On June 4th, Governor DeSantis signed the Diesel Exhaust Fluid (DEF) bill into state law, which directs public use airports to require Fixed Based Operators (FBOs) to develop and document formal management plans for DEF. The legislation applies to all public-use airports in Florida at which FBOs deliver aviation fuel treated on site with fuel system icing inhibitor (FSII) and that utilize DEF in mobile refuelers or GSE.
Specifically, the legislation requires affected airport sponsors to require FBOs to develop a DEF Safety Mitigation & Exclusion Plan containing the following minimum components:
- DEF & FSII inventory process
- Designation of DEF & FSII storage areas and areas where DEF may be added to vehicles
- Implementation of “best practices” for management of DEF and FSII
- Training for employees on DEF & FSII storage and handling
- Physical measures to secure fuel system icing inhibitor fill points on FBO fuel trucks
The affected airport must make required DEF Safety Mitigation & Exclusion Plans available for inspection by the Florida Department of Transportation (FDOT) by January 1, 2022. Additionally, the legislation requires FDOT to convene a working group to develop a uniform industry standard based upon the NATA Safety 1st DEF Contamination Prevention Operational Best Practice (OBP) by November 1, 2021.
The National Air Transportation Association is a leader in DEF mitigation standards and training with the establishment of Safety 1st OBP 36-DEF Handling and Contamination Prevention and Safety 1st training for the prevention of misfuelling and DEF contamination incidents, which many of our members have already adopted. NATA will continue to provide guidance to our Florida members throughout the plan development process to ensure compliance ahead of the effective deadline.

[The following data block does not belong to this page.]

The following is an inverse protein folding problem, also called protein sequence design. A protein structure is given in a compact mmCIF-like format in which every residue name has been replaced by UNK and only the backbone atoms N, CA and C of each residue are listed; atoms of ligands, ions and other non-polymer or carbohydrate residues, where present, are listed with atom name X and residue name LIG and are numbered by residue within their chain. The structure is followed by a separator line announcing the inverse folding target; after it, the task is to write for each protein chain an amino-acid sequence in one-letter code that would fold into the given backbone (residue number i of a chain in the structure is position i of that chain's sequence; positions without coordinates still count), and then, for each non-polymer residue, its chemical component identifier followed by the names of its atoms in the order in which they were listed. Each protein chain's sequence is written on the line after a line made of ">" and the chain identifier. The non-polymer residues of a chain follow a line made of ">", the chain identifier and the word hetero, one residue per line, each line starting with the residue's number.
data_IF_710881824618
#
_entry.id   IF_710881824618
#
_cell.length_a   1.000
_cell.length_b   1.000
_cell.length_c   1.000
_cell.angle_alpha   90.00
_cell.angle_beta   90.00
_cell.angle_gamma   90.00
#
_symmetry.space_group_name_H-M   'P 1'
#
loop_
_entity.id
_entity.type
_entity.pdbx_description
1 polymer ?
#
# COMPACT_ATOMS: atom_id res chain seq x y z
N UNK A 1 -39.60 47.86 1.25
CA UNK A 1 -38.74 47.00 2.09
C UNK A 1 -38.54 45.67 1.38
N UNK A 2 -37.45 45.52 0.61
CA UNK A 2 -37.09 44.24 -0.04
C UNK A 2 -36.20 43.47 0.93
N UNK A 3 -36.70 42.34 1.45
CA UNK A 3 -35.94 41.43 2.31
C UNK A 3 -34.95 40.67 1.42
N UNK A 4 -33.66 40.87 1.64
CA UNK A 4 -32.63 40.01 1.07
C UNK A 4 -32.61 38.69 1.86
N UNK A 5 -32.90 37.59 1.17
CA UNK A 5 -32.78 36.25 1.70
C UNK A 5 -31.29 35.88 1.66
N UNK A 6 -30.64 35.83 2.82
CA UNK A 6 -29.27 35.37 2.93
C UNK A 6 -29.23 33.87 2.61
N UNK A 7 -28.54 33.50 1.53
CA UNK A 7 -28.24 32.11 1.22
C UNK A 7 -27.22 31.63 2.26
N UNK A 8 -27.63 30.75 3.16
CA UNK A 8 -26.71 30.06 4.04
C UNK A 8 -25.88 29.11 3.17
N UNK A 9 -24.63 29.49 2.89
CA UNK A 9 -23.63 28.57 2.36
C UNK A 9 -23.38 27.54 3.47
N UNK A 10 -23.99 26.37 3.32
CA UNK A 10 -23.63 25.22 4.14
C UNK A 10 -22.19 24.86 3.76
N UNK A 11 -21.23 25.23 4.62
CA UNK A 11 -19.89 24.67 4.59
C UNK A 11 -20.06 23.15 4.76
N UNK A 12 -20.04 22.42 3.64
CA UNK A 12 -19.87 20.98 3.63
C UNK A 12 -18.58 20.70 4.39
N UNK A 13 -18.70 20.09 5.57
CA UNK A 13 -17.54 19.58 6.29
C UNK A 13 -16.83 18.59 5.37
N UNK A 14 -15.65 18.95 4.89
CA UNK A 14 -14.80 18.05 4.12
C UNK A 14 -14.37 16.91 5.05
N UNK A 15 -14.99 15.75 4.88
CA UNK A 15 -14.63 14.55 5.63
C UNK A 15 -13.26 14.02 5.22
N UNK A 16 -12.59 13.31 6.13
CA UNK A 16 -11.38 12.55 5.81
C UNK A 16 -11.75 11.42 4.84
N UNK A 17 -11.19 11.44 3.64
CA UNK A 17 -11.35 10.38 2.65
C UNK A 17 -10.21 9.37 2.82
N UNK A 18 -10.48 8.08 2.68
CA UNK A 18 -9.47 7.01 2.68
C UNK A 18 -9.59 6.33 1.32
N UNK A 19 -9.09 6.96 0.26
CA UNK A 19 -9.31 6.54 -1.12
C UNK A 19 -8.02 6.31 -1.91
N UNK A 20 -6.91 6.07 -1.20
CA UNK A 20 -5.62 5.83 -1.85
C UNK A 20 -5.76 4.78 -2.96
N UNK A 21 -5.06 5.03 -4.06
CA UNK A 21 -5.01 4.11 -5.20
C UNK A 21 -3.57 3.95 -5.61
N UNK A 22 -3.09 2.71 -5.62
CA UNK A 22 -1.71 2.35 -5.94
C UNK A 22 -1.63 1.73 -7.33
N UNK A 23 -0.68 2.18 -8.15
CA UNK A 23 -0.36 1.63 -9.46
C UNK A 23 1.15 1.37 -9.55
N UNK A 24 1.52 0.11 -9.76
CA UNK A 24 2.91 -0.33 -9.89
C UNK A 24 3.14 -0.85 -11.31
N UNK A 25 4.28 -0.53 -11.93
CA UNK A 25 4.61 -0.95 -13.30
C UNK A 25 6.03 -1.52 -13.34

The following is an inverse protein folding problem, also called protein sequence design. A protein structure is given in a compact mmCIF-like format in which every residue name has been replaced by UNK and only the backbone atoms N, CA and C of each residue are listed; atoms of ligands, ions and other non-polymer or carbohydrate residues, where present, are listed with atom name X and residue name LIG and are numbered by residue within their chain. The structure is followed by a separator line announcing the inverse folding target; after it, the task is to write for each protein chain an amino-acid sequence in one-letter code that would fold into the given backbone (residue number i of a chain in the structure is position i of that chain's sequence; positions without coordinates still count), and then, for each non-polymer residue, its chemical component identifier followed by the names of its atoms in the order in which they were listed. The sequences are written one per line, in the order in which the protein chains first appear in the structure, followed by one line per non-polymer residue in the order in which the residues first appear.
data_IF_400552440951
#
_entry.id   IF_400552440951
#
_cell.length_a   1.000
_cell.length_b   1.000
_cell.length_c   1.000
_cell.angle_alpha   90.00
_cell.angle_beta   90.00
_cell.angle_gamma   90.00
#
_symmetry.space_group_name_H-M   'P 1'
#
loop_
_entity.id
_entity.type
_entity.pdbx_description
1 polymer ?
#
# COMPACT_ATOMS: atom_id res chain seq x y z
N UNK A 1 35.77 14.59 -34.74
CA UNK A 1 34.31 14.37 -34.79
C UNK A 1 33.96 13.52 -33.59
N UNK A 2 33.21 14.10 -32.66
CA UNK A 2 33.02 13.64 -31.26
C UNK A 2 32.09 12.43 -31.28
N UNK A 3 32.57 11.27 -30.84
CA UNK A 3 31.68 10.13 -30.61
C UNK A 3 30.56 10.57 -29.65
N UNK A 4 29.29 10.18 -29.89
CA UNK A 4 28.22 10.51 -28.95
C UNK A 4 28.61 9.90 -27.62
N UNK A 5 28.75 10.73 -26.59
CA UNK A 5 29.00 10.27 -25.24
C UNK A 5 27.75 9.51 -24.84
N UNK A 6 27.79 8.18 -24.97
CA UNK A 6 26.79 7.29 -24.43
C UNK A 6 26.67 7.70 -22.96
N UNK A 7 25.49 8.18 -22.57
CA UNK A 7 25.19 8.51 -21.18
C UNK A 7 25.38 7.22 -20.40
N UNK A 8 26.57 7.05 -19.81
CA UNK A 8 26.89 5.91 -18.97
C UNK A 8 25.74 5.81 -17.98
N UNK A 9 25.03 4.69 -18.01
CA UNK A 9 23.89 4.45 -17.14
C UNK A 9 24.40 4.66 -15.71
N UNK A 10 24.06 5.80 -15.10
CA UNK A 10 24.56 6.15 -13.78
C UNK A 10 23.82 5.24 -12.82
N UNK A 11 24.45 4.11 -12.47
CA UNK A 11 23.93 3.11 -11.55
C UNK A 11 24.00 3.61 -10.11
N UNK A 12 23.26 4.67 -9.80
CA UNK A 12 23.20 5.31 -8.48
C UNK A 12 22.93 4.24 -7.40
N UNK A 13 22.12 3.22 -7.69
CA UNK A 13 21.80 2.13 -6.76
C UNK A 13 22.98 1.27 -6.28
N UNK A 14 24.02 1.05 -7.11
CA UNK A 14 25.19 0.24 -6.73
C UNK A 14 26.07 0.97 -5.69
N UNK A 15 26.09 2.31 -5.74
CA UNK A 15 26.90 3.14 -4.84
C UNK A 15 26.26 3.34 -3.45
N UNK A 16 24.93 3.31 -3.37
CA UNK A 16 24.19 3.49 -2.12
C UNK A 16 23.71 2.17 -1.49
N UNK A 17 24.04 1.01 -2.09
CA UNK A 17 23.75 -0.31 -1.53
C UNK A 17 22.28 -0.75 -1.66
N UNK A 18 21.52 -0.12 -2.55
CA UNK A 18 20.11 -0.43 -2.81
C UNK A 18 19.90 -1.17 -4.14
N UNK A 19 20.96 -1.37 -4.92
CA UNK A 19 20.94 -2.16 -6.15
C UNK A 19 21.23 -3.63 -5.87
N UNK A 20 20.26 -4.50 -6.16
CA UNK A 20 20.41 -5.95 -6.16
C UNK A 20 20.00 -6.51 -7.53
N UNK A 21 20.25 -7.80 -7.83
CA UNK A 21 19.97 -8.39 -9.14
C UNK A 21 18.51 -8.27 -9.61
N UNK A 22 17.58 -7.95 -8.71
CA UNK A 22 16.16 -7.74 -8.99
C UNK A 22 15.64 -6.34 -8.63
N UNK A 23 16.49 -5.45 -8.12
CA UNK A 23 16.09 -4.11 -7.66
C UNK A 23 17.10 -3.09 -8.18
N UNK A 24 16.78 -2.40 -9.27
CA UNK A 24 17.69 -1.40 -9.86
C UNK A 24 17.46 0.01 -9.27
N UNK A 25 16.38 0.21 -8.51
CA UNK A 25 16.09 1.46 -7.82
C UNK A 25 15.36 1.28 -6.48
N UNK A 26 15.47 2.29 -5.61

If you have any questions regarding compliance, please submit them to email@example.com.
For general press inquiries, contact Shannon Chambers at 703-298-1347 or firstname.lastname@example.org.
The National Air Transportation Association (NATA) has been the voice of aviation business for 80 years. Representing nearly 3,700 aviation businesses, NATA’s member companies provide a broad range of services to general aviation, the airlines and the military and NATA serves as the public policy group representing the interests of aviation businesses before Congress and the federal agencies.